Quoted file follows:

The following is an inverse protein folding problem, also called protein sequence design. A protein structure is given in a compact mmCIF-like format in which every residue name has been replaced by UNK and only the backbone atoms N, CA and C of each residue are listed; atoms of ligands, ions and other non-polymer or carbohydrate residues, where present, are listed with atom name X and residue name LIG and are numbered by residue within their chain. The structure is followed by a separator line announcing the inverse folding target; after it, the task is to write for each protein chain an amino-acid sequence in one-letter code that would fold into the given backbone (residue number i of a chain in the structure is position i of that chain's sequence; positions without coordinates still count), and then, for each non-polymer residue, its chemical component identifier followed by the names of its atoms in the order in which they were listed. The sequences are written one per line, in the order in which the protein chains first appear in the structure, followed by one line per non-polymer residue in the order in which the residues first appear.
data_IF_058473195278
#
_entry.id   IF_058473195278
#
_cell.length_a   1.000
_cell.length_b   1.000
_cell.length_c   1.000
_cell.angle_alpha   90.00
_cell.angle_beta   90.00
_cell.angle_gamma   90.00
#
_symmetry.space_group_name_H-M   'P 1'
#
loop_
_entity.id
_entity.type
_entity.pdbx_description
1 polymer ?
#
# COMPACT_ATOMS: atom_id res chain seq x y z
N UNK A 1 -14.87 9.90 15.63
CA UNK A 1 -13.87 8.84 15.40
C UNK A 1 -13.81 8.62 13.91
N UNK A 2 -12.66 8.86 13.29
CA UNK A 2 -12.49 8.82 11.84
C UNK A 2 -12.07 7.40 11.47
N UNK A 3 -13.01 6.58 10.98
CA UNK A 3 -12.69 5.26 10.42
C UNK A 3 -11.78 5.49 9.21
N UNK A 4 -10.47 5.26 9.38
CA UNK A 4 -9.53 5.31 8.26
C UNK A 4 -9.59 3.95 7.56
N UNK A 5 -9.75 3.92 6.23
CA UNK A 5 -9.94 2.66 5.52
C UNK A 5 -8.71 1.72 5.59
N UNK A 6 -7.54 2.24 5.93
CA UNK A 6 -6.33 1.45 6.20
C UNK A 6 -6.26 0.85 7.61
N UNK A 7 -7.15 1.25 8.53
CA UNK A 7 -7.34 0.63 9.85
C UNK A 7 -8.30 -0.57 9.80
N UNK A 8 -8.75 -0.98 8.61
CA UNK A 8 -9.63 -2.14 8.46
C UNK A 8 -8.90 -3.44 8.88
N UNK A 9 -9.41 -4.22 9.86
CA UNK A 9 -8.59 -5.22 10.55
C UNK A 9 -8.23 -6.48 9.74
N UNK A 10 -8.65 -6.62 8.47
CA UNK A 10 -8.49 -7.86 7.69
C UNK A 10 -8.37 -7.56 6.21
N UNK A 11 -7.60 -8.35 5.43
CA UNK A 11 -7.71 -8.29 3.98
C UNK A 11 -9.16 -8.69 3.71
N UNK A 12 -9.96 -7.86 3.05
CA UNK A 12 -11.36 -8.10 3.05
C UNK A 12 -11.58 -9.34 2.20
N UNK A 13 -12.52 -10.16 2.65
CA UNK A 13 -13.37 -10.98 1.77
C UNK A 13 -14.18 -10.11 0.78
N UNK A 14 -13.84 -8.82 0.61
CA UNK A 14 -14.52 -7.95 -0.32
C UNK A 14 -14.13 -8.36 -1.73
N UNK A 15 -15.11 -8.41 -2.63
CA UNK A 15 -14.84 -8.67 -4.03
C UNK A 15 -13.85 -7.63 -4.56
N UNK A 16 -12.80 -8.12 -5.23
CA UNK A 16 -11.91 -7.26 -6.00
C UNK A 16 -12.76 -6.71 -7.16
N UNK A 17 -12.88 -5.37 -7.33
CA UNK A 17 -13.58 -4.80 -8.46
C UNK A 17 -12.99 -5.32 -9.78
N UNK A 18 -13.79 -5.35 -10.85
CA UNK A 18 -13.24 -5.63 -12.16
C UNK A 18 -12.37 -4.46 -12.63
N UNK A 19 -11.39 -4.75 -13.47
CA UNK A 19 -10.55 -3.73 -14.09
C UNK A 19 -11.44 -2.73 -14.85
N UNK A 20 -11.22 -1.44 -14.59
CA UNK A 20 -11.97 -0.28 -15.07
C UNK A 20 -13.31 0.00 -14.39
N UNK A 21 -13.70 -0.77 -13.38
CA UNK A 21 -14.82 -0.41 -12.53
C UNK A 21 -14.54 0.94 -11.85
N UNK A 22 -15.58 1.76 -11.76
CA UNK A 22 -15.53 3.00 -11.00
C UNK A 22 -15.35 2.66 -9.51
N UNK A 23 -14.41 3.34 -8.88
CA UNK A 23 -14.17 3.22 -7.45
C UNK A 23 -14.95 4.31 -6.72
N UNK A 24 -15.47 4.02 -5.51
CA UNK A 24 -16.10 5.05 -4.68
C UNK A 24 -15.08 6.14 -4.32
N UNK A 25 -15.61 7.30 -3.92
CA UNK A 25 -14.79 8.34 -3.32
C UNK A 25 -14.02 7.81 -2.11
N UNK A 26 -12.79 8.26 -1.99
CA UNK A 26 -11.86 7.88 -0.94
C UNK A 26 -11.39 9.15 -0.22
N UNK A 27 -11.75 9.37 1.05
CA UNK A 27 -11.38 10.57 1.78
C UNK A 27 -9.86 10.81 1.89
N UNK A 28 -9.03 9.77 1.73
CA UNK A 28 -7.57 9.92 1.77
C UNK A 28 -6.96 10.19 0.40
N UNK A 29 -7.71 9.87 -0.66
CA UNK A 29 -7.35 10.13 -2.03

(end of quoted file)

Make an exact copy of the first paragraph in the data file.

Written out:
The following is an inverse protein folding problem, also called protein sequence design. A protein structure is given in a compact mmCIF-like format in which every residue name has been replaced by UNK and only the backbone atoms N, CA and C of each residue are listed; atoms of ligands, ions and other non-polymer or carbohydrate residues, where present, are listed with atom name X and residue name LIG and are numbered by residue within their chain. The structure is followed by a separator line announcing the inverse folding target; after it, the task is to write for each protein chain an amino-acid sequence in one-letter code that would fold into the given backbone (residue number i of a chain in the structure is position i of that chain's sequence; positions without coordinates still count), and then, for each non-polymer residue, its chemical component identifier followed by the names of its atoms in the order in which they were listed. The sequences are written one per line, in the order in which the protein chains first appear in the structure, followed by one line per non-polymer residue in the order in which the residues first appear.